- Take the cooked egg out of the ice bath.
- Use a sharp paring knife to gently pierce the shell. It shouldn't be a deep cut. Do this carefully so you don't cut yourself. I found it seamless and easy to do.
- Peel the egg, starting from the pierced part of it. Do so carefully so you don't smoosh the egg.
How long to boil quail eggs
I adore soft-boiled eggs, but some of you may prefer medium or hard boiled eggs and that's great too! Here are the exact times you need to be successful.
I used quail eggs that weighed exactly 14.5 grams. If your eggs are slightly different, it shouldn't make much of a difference. If your quail eggs are very small, decrease the cooking times by 15 seconds.
- 2 minutes: I found 2 minutes to be too short. The yolks were too runny, the whites were undercooked, and they were difficult to peel. Unless you like an underdone egg white, I would skip this one!
- 2 ½ minutes: This number is gold! The perfect soft boiled quail egg! They had runny yolks, perfectly set whites, and they were easy to peel.
- 3 minutes: Three minutes is a good time if you prefer a medium boiled quail egg. The yolk is a thicker consistency, but still jammy.
- 3 ½ minutes: The yolks are firm but soft with a small amount of jamminess. I would consider this a medium boiled egg still.
- 4 minutes: The yolk is solid but not overcooked. Four minutes makes a good hard boiled quail egg.
- Vegetable Stir Fry - Top your next stir fry with a few jammy eggs for a boost of flavor! Trust me on this one.
- Collard Greens - Add them to your sauteed greens!
- Avocado Toast - Layer a few on top of your avocado toast for an elevated take.
- Rice Bowls - Serve them with your next chicken and rice bowl.
- Caesar Salad - Add them to a Caesar salad, or any salad for that matter.
- Breakfast - Swap your scrambled eggs with these beauties next time you make a breakfast spread.
- Aim for a gentle boil. A rapid boil is more likely to crack the eggs while they cook!
- It's easier to peel the eggs while slightly warm. The ice bath stops the cooking so the runny yolk doesn't cook and firm up, but only leave them in the cold water for less than a minute. It's easier to peel the eggs when they're not ice cold.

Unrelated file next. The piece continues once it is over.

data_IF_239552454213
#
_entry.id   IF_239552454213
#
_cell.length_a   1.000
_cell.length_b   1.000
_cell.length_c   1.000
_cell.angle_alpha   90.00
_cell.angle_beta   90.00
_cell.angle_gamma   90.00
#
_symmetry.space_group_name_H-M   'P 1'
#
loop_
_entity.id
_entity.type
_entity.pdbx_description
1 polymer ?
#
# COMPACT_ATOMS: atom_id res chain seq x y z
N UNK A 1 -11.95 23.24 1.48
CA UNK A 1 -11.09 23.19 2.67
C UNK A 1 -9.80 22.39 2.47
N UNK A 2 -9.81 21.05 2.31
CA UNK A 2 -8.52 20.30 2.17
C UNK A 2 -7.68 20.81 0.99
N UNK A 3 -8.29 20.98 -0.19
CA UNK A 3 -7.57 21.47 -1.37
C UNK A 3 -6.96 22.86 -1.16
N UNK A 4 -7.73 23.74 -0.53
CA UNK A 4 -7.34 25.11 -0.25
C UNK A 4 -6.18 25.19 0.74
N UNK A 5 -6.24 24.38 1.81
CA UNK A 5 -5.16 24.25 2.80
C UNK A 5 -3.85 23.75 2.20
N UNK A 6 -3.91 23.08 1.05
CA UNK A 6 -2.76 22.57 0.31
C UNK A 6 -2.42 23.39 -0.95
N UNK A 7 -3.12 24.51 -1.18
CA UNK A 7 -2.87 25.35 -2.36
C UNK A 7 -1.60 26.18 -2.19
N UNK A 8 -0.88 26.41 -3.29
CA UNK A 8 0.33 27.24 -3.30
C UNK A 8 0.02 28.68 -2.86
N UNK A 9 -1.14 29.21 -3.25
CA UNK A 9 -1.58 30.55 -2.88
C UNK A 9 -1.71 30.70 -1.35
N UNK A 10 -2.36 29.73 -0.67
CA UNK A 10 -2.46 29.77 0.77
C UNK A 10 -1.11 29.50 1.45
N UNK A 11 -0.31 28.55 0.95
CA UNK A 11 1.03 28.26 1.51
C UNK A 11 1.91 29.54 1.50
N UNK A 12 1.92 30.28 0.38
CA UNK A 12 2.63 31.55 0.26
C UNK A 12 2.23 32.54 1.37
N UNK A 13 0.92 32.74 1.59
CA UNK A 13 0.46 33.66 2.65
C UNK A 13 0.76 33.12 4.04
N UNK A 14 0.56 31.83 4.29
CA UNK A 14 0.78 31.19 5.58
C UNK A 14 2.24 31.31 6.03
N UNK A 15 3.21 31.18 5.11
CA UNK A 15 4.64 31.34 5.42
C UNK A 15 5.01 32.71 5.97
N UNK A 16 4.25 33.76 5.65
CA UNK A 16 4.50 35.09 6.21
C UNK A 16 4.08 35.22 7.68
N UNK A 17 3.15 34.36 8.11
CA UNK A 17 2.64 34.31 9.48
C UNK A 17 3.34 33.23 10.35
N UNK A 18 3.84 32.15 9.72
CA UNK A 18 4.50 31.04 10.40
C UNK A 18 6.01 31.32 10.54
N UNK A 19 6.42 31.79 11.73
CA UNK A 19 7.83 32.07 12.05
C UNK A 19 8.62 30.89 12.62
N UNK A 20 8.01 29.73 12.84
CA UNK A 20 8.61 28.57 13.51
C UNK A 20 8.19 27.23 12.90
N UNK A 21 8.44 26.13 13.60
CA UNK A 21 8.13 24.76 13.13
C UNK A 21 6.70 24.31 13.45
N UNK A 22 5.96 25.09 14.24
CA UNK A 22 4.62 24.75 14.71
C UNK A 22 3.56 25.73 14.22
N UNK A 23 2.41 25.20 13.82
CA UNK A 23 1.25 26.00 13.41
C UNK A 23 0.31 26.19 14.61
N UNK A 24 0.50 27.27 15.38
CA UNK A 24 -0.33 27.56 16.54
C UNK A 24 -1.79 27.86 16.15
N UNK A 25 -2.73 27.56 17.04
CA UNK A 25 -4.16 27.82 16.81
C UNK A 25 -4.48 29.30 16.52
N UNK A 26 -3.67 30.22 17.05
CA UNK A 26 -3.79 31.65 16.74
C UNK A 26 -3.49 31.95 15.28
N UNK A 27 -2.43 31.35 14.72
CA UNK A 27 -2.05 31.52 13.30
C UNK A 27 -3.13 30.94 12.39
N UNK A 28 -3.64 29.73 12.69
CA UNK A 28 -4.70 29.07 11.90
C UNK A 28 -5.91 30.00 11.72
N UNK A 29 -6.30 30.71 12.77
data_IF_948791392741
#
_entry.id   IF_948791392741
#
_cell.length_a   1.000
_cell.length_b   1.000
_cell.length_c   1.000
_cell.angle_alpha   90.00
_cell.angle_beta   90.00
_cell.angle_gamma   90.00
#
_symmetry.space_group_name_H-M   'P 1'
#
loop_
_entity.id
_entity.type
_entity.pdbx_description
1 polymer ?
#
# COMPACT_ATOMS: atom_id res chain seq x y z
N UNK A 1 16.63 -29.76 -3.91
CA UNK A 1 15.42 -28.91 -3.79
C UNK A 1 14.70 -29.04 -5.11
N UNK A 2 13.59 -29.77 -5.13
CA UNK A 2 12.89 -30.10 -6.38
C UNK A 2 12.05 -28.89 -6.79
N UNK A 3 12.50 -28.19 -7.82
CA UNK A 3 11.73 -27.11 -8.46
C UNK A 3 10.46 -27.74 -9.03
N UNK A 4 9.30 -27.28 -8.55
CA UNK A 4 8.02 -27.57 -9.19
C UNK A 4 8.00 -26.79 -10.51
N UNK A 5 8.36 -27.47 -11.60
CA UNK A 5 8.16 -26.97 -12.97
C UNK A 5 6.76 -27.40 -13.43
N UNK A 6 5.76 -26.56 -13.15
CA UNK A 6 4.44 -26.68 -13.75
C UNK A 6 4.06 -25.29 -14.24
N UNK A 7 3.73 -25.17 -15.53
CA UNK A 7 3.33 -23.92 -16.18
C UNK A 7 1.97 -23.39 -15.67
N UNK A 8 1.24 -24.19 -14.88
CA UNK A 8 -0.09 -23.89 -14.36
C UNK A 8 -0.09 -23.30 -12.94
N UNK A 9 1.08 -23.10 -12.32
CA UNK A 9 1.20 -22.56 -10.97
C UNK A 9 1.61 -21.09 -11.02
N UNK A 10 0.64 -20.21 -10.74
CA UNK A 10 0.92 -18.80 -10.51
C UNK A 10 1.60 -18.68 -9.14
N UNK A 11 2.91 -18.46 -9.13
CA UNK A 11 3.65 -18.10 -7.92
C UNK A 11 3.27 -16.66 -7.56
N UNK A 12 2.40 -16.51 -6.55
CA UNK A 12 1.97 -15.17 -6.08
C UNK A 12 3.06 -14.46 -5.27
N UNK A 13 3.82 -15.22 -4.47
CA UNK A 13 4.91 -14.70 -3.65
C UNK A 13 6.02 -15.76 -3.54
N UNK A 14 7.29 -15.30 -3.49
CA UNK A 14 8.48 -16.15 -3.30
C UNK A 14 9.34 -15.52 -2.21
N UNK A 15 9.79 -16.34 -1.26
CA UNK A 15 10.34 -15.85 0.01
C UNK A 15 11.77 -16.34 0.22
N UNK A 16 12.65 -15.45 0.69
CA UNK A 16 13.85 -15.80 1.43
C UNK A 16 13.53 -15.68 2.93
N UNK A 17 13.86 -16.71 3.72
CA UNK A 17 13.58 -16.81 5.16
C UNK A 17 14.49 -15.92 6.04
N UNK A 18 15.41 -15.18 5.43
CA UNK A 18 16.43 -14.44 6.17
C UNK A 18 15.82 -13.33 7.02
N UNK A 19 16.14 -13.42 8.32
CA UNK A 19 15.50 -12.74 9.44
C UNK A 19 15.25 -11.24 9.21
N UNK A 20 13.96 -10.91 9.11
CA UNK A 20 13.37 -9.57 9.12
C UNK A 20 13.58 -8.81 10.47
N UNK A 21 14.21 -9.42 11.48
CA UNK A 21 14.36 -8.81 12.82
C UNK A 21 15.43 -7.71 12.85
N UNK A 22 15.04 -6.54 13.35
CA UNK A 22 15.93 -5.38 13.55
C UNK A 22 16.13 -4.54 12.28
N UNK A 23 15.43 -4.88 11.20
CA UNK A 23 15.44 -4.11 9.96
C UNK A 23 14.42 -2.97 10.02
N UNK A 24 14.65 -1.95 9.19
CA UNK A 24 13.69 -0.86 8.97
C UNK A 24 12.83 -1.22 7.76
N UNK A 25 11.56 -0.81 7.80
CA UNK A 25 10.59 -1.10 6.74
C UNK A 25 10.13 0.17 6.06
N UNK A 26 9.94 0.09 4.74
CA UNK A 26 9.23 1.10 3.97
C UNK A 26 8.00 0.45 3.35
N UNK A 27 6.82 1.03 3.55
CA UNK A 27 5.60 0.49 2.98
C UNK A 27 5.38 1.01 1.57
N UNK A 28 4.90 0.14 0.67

- Remember to handle the eggs gently. They are small and somewhat fragile in comparison to chicken eggs.
If your quail egg is roughly 14 grams, it will need 2 ½ minutes to reach a perfect soft boil. The yolks will be bright yellow and runny, and the whites perfectly cooked. If your quail egg is much smaller, decrease the cooking time by 15 seconds.
You can cook quail eggs any method a chicken egg can be cooked. You can pan-fry, scramble, soft boil, hard boil, or poach quail eggs. The difference is in the time it takes to cook a quail egg. They are much smaller and more fragile than chicken eggs, so you will need to decrease the cooking time to compensate.
It depends on the size of the quail eggs and the chicken eggs. Approximately three quail eggs equals the amount of one large chicken egg.
More Egg Recipes
- Spinach Omelette
- Avocado Scrambled Eggs with Pine Nuts
- White Cheddar, Zucchini and Eggs breakfast cakes
- Omelette with Avocado and Veggies
Soft Boiled Quail Eggs
- slotted spoon
- 8 quail eggs
- Fill a medium-sized bowl with ice water. Set it aside.
- Fill a medium saucepan with water and bring it to a gentle boil over medium heat. It shouldn't be a rolling boil. If it's boiling too hard, turn down the heat.
- Use a slotted spoon to carefully lower 4 of the quail eggs into the water, then immediately set a timer for 2 ½ minutes.
- As soon as the timer goes off, use the spoon to carefully transfer the eggs into the bowl of ice water. Let them cool off for a minute. Repeat with the remaining eggs.
- Pick up one of the eggs and carefully pierce the shell with a small paring knife. Gently peel the shell off the eggs.
- Use a sharp knife to cut the eggs in half. Serve with salt and pepper.